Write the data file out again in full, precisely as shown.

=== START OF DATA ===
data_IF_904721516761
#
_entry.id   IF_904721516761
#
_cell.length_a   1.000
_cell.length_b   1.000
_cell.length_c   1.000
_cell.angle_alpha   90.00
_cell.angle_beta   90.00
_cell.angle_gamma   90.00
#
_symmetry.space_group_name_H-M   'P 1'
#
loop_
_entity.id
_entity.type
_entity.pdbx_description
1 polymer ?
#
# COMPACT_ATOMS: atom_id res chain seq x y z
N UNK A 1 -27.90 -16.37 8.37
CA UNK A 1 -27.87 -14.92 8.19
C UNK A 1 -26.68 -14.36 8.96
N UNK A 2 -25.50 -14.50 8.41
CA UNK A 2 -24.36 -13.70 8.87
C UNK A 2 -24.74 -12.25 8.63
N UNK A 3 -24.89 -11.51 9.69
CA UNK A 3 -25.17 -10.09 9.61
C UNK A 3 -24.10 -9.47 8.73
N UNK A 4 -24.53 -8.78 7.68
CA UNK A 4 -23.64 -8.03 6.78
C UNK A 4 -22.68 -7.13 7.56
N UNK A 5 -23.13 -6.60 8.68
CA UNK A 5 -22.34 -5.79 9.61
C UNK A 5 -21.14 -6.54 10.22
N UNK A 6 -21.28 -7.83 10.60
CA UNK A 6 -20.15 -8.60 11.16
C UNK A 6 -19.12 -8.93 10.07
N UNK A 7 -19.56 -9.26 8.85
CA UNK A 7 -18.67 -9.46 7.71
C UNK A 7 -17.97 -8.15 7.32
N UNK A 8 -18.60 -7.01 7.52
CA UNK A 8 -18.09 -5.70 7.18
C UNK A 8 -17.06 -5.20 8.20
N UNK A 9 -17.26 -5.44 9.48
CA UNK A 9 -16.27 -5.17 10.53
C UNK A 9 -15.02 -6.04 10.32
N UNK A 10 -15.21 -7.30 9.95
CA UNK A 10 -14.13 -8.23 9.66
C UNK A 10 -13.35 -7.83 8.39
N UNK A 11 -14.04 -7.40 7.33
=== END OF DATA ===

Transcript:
data_IF_904721516761
#
_entry.id   IF_904721516761
#
_cell.length_a   1.000
_cell.length_b   1.000
_cell.length_c   1.000
_cell.angle_alpha   90.00
_cell.angle_beta   90.00
_cell.angle_gamma   90.00
#
_symmetry.space_group_name_H-M   'P 1'
#
loop_
_entity.id
_entity.type
_entity.pdbx_description
1 polymer ?
#
# COMPACT_ATOMS: atom_id res chain seq x y z
N UNK A 1 -27.90 -16.37 8.37
CA UNK A 1 -27.87 -14.92 8.19
C UNK A 1 -26.68 -14.36 8.96
N UNK A 2 -25.50 -14.50 8.41
CA UNK A 2 -24.36 -13.70 8.87
C UNK A 2 -24.74 -12.25 8.63
N UNK A 3 -24.89 -11.51 9.69
CA UNK A 3 -25.17 -10.09 9.61
C UNK A 3 -24.10 -9.47 8.73
N UNK A 4 -24.53 -8.78 7.68
CA UNK A 4 -23.64 -8.03 6.78
C UNK A 4 -22.68 -7.13 7.56
N UNK A 5 -23.13 -6.60 8.68
CA UNK A 5 -22.34 -5.79 9.61
C UNK A 5 -21.14 -6.54 10.22
N UNK A 6 -21.28 -7.83 10.60
CA UNK A 6 -20.15 -8.60 11.16
C UNK A 6 -19.12 -8.93 10.07
N UNK A 7 -19.56 -9.26 8.85
CA UNK A 7 -18.67 -9.46 7.71
C UNK A 7 -17.97 -8.15 7.32
N UNK A 8 -18.60 -7.01 7.52
CA UNK A 8 -18.09 -5.70 7.18
C UNK A 8 -17.06 -5.20 8.20
N UNK A 9 -17.26 -5.44 9.48
CA UNK A 9 -16.27 -5.17 10.53
C UNK A 9 -15.02 -6.04 10.32
N UNK A 10 -15.21 -7.30 9.95
CA UNK A 10 -14.13 -8.23 9.66
C UNK A 10 -13.35 -7.83 8.39
N UNK A 11 -14.04 -7.40 7.33